Incidentally, if dear Matilda drops something from her chair or stroller, and you don’t give it back to her, you’ve introduced an intuitive sign-language for both of you to use from now on: Matilda doesn’t want it anymore, and dropping means it goes away. Easy.

Alma has a little tin of toys that we carry about and offer to her once or twice a day, alongside a few board books for chewing on. The tin is itself a nice toy because it rolls easily and makes a metallic thump if you hit it, or kick it against the wall, which she does. I put the tin out when she was six months and it will stay out until her first birthday and then I’ll hide it again, up with the sweaters and aging humidifier in my closet.

The tin contains a fondly amnesic graveyard of my toy hopes from when I first offered them to Lux: this will be the toy that she loves! A banana chew, a soft mouse, a wooden ring, a leather key chain, a wooden fish rattle. How the drily squeaky Sofia giraffe has made the cut these five years, I have no idea {leaves laptop to pick up Sofia and put it in a giveaway bag}.

In reality, movement is the only engaging challenge that they will throw themselves into, objects just can’t compete.

Here is the playground of the one and under set: reaching for things under the couch, tugging on a rope (that perhaps you’ve tied to the arm of a chair), steadily unpacking a paper shopping bag of objects like a spoon, a tupperware container, a plastic water bottle sealed with a little bit of water in it or maybe something that rattles, like dried chickpeas.

It does build an argument for living room playdates though, particularly in the winter! Build a rotation of friends to trade-off hosting each week, lay a couple blankets on the floor, prop a mirror in the corner, and all three or four babies will tackle your small assortment of toys with delight, then boredom, then the playdate will be over. Next week: new territory.

When Alma turns one I will ask for a wooden pull toy for her to pull around as she walks, it will be adorable and she will love it. As with everything BABY, if you are delighted by something, by all means, own it. Waldorf wooden toys, engaging stuffed animals, rainbow ring stacks, handmade wooden rings…there’s so much to love!

The Ocean House, Rhode Island

We were so fortunate to be hosted by my mom and my aunt Anne in Rhode Island a few weekends ago. My sister Joanie and two of my brothers were also able to come. My mom had reserved rooms at the Ocean House and we managed to squeeze everyone in together.

On the way down we stopped at Monahan’s for a classic clam shack experience, tables outside near the water, fried oysters or clams (you don’t always see both, actually) and lobster rolls. We should have stopped off at Matunuck’s Oyster Bar on the drive as well, but we regrettably decided to wait until later that weekend (and never made it). My mom from Michigan, and my aunt from Denver, kept exclaiming over the smell of the ocean.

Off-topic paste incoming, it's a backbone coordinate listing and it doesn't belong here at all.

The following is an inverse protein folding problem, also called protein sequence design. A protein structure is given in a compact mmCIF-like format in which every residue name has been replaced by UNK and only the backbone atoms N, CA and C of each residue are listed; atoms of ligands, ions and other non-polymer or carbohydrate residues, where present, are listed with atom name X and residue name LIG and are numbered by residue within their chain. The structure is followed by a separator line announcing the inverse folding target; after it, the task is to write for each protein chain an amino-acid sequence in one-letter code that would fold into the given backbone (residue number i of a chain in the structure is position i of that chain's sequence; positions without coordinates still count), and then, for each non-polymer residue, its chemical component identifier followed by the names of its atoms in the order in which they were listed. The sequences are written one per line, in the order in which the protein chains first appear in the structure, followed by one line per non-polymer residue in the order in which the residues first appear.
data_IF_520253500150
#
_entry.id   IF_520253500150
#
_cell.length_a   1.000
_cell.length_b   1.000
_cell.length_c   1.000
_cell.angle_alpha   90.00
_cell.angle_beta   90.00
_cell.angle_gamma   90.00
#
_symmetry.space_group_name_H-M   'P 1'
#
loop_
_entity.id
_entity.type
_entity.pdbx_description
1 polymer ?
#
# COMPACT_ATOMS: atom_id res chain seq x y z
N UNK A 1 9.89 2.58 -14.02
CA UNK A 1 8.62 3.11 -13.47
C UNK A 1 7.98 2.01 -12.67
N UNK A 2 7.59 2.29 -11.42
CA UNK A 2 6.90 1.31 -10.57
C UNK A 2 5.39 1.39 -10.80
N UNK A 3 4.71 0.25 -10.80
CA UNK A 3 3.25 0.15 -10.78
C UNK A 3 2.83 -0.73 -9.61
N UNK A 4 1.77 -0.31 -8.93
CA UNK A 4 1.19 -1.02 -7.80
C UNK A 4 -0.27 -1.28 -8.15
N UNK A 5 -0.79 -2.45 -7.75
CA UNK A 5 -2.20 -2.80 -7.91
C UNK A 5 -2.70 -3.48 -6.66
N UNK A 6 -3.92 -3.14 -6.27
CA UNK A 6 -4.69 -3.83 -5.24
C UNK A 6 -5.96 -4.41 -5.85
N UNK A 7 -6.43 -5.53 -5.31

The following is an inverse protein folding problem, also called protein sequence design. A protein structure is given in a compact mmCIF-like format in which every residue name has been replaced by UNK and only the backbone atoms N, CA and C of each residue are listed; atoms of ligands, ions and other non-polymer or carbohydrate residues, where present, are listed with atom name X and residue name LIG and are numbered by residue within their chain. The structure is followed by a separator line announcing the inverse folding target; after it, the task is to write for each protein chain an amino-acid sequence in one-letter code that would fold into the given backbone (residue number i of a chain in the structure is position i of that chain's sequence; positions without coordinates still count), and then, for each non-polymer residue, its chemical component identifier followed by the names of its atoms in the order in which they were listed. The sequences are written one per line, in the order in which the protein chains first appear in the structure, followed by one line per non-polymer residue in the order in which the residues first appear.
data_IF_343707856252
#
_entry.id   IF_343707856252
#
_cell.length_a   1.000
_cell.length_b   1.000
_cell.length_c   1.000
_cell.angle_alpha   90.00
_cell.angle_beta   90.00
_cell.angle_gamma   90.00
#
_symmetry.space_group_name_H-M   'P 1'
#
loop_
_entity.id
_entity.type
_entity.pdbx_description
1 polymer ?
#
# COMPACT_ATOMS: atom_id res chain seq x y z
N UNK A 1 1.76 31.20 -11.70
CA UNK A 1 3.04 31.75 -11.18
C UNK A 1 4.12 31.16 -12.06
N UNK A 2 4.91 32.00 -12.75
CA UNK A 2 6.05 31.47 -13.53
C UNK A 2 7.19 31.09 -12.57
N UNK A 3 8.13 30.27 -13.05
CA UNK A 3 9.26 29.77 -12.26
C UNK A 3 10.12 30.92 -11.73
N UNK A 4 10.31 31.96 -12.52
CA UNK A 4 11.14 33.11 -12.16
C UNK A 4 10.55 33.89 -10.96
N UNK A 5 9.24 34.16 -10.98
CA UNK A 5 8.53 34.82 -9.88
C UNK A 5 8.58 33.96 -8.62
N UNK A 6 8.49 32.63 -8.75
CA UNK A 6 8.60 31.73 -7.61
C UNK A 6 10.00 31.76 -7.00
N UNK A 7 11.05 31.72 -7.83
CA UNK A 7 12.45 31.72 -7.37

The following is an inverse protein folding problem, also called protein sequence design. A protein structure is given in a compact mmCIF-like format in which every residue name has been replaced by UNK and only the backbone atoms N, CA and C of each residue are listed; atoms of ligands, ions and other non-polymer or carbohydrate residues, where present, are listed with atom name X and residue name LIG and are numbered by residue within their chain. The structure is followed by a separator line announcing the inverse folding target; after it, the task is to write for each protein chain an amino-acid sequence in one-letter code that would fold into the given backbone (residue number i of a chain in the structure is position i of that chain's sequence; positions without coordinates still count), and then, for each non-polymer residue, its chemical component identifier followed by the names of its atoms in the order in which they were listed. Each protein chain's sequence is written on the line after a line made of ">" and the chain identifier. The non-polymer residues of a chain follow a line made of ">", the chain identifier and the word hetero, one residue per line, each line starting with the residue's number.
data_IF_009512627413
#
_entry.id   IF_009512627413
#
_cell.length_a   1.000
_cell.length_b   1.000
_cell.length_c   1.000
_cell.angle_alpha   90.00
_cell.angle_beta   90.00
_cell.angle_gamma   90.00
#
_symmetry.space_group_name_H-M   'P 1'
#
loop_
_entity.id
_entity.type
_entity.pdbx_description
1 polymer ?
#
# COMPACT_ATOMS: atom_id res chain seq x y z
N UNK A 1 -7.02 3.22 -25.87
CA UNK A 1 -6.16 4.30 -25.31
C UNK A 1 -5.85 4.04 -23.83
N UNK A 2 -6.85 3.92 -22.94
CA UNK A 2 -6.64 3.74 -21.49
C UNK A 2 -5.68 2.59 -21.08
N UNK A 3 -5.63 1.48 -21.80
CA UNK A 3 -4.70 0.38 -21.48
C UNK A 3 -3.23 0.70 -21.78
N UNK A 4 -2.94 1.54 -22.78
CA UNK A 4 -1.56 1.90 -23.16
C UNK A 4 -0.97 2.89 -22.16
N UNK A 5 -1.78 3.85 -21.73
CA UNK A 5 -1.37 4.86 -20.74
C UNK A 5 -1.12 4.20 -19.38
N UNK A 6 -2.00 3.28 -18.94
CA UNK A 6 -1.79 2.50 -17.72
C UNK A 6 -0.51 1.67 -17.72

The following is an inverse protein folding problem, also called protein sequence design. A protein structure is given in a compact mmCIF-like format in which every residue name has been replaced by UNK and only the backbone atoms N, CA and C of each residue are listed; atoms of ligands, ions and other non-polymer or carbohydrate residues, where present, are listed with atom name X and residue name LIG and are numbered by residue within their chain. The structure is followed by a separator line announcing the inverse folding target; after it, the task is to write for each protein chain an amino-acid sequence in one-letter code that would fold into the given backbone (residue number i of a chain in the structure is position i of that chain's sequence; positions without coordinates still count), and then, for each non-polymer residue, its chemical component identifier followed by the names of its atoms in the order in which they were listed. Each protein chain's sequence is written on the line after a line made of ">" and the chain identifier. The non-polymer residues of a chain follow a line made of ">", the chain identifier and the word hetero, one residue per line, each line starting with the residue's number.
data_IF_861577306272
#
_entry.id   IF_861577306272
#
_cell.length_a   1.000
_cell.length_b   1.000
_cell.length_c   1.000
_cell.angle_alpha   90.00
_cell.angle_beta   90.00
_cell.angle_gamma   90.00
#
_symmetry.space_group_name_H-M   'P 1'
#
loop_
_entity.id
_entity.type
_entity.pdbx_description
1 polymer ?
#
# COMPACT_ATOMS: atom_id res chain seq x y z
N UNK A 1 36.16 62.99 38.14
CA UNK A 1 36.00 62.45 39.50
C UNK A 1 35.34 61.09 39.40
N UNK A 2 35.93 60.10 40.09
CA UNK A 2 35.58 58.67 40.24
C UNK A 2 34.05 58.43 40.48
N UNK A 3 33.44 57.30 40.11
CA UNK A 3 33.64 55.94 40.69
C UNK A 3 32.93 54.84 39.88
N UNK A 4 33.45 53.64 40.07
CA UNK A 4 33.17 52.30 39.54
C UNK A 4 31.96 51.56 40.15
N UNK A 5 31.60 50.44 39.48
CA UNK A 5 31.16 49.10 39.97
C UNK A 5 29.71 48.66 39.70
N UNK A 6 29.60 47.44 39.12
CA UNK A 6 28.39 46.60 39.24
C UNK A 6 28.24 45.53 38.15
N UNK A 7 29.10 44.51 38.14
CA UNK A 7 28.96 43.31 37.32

In the fall, the Ocean House puts boxes of apple varieties on the front steps for guests to sample on their way in or out. It was this small perk, and the adorable downstairs candy and doughnut shop, that topped the girls’ memories of the place.

The hotel is absolutely stunning. Its restoration was a labor of love by a local man who wanted to save the land from turning into condos. I could not stop taking pictures of it, and I often found myself hiking around the long way just to see it from another perspective.

Not surprisingly the beauty of the property, the time with my family, all their help with the girls, the extra undisturbed time to put Alma down for a nap, and the long dinners together, were totally restorative!

We were all able to sit on one of the giant teak porches for dinner both nights, watching the slow sunset, eating local oysters, and catching up on all we’d missed in the past few months.

The town of Watch Hill is a five minute walk from the front steps of Ocean House. The tiny carousel was closed for the season, but cozy wood-raftered St. Claire’s Annex was serving breakfast with fresh squeeze mimosas, Huxter was stocked like a slim closet for an elegant east coast surfer with a taste for nice dinners, Ten Sandwiches had espresso and sandwiches, and the iconic pink walls of the Olympia Tea Room were visible through the spotless glass windows.

Ocean House has a free borrow-a-car ahem, borrow-a-Mercedes-Benz, program. You show up at the front desk and ask if any cars are available at that moment. If there is one, they pull one around for you right away. Thanks to all the devoted volunteers, Joe and I were able to go for a short (FAST) drive together. I wanted to show him the rolling green farmland-n-pond drive to the Weekapaug Inn. Then we drove on for a bookstore date to The Savoy. I found the hardcover of a book I’d read on the kindle, Fates and Furies. I loved that book and it was fun to see its beckoning presence in a real live bookstore. (We bought Commonwealth, Substitute, and for the whole family: Thing Explainer.)